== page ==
Madam is a debut novel but my goodness the author knows how to grab her readers’ attention! The book starts with three short chapters. First there is a tense and dramatic scene with a raging fire at a renowned girls’ boarding school and people desperate to escape. Next, a letter abruptly terminates a teacher’s employment. Finally, another teacher , Rose, unexpectedly gets appointed to the post. I was hooked!
Madam is a book which had me enthralled. Caldonbrae was a very strange school indeed, a school where all the female staff are called Madam and the male staff Sir. If you ever longed to go to a boarding school like Malory Towers, then this book would be enough to put you off! As Rose soon discovers, the school is a bit like Hotel California, somewhere you can never leave. Far from being the seat of excellence she thought, she soon discovers that there is something very odd about this school. The girls seem less interested in education such as her classics lesson and more interested in becoming skilled in areas which will help them become refined and perfect wives at rather a young age.
The school itself plays an important role in the book and the descriptions of the building on a clifftop looming high above the sea make it sound so creepy and atmospheric. There was a definite feel of Rebecca and Manderley about this book where Rose doesn’t fully understand what’s going on around her. In this case, she’s surrounded by lots of ‘Mrs Danvers’ in the guise of the other Madams and indeed the girls themselves. As I was reading I could sense her growing unease and her feeling of being trapped as she became more aware of just what was happening in this strangest of schools. For Rose, it wasn’t just as simple as leaving, in fact that was almost impossible.
I enjoyed reading about the various women from Greek legends throughout the books. Many of these women come to a sticky end and although sometimes seeming powerless, they were often women with choices. With the influence of the school extending far beyond its walls, for Rose no escape or positive outcome seemed possible, just like many of the women in the Greek legends.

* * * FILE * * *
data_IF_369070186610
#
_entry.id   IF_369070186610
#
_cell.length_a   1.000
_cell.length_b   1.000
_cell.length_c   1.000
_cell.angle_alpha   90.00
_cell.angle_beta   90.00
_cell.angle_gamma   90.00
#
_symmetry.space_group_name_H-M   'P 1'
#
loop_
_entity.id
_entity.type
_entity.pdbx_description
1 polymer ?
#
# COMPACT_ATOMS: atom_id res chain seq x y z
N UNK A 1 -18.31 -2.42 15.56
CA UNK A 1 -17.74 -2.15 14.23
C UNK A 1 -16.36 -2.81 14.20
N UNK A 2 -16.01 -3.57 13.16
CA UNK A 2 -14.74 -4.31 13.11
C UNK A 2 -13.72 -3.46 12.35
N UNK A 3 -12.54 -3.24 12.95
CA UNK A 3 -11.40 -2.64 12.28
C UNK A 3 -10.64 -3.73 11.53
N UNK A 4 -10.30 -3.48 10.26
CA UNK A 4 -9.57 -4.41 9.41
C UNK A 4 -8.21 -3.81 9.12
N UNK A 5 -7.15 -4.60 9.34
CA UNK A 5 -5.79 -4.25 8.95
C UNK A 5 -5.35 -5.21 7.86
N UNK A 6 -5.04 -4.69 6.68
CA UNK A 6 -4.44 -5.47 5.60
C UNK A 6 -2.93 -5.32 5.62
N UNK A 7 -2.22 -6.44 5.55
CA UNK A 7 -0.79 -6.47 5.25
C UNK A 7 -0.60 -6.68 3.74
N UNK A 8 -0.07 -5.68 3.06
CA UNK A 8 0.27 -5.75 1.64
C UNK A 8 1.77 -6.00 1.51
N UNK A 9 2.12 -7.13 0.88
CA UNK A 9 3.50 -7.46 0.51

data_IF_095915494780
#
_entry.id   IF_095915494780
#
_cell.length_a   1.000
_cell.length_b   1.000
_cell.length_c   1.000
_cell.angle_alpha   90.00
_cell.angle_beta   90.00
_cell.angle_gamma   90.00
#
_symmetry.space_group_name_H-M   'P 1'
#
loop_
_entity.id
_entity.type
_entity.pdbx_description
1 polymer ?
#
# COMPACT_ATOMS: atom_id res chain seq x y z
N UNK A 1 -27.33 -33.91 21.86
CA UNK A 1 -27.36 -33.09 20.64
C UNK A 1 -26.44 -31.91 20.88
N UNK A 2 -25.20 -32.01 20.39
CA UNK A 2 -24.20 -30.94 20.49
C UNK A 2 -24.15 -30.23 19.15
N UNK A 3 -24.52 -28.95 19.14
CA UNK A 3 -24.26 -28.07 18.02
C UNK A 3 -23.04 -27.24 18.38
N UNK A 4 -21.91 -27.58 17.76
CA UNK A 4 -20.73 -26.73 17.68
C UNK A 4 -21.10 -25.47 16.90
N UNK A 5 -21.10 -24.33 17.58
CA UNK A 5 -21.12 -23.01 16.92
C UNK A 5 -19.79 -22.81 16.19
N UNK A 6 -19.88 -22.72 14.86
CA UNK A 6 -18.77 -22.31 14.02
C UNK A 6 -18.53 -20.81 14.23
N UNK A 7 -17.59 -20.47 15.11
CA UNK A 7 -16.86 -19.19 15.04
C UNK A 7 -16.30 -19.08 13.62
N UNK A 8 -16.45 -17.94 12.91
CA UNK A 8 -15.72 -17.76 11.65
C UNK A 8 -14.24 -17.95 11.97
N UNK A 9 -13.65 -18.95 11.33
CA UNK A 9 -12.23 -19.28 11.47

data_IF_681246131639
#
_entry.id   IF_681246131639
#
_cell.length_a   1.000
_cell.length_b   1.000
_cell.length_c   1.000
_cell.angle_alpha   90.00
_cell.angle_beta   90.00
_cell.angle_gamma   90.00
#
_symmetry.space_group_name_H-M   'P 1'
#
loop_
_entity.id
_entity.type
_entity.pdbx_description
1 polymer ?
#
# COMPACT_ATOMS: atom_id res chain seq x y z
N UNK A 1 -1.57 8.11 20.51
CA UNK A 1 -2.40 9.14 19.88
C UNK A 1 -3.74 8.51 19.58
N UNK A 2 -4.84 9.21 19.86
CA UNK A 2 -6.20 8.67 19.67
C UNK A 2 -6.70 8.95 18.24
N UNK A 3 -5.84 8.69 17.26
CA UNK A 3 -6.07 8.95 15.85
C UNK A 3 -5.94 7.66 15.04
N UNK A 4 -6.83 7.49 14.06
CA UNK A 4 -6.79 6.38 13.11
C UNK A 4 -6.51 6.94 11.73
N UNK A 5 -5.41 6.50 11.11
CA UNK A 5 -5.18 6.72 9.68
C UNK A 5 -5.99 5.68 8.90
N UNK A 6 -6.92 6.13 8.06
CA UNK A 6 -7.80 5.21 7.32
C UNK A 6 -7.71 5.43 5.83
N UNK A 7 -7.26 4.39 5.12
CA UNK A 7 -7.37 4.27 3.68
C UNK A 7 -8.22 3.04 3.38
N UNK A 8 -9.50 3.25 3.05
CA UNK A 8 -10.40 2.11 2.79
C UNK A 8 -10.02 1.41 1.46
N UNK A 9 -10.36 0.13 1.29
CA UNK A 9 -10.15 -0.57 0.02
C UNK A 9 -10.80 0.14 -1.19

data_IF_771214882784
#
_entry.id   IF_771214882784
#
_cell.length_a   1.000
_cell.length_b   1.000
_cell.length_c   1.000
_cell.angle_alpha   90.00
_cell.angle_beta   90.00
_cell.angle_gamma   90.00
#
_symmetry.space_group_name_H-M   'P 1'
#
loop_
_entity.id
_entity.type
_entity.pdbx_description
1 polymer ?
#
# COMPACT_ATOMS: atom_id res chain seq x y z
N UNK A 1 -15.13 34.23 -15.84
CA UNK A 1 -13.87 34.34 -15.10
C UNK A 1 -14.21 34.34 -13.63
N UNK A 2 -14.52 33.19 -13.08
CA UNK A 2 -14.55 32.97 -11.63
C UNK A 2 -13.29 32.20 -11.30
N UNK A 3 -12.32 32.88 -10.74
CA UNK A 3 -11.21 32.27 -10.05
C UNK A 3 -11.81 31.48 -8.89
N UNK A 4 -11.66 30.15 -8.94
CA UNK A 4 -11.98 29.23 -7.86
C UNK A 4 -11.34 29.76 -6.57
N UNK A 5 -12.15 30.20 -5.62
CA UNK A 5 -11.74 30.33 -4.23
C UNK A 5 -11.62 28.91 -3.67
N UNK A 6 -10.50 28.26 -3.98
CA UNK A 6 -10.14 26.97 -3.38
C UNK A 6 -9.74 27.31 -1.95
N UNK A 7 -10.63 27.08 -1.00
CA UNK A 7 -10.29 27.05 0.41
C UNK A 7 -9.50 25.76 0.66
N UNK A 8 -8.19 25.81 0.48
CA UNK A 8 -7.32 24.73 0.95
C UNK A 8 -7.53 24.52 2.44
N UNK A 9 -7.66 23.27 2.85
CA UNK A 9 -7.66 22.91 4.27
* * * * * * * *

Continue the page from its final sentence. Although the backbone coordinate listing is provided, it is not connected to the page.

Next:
Madam is a creepy and intense read, full of suspense and with a definite nod towards classic Gothic novels. With the level of unease and danger intensifying throughout the book, it’s one I was reluctant to put down.
My thanks to the publishers Quercus for sending me a copy of this book as part of the Word of Mouth Bestsellers Event. The publication of the physical copy has been delayed until May but the ebook and audiobook editions are available from today. You’ll find buying options on the Quercus website here: Madam
From the back of the book
For 150 years, Caldonbrae Hall has loomed high above the Scottish cliffs as a beacon of excellence in the ancestral castle of Lord William Hope. A boarding school for girls, it promises that its pupils will emerge ‘resilient and ready to serve society’.
Into its illustrious midst steps Rose Christie, a 26-year-old Classics teacher and new head of department. Rose is overwhelmed by the institution: its arcane traditions, unrivalled prestige, and terrifyingly cool, vindictive students. Her classroom becomes her haven, where the stories of fearless women from ancient Greek and Roman history ignite the curiosity of the girls she teaches and, unknowingly, the suspicions of the powers that be.
But as Rose uncovers the darkness that beats at the very heart of Caldonbrae, the lines between myth and reality grow ever more blurred. It will be up to Rose – and the fierce young women she has come to love – to find a way to escape the fate the school has in store for them, before it is too late.
Perfect for fans of Margaret Atwood and Madeline Miller, Madam is a darkly feminist tale with an electrifying cast of heroines you won’t soon forget.
About the Author
Phoebe Wynne worked in education for eight years, teaching Classics in the UK and English Language and Literature in Paris. She left the classroom to focus on her writing, and went on to hone her craft in Los Angeles and in London. Madam is her first novel. She is both British and French, and currently spends her time between France and England.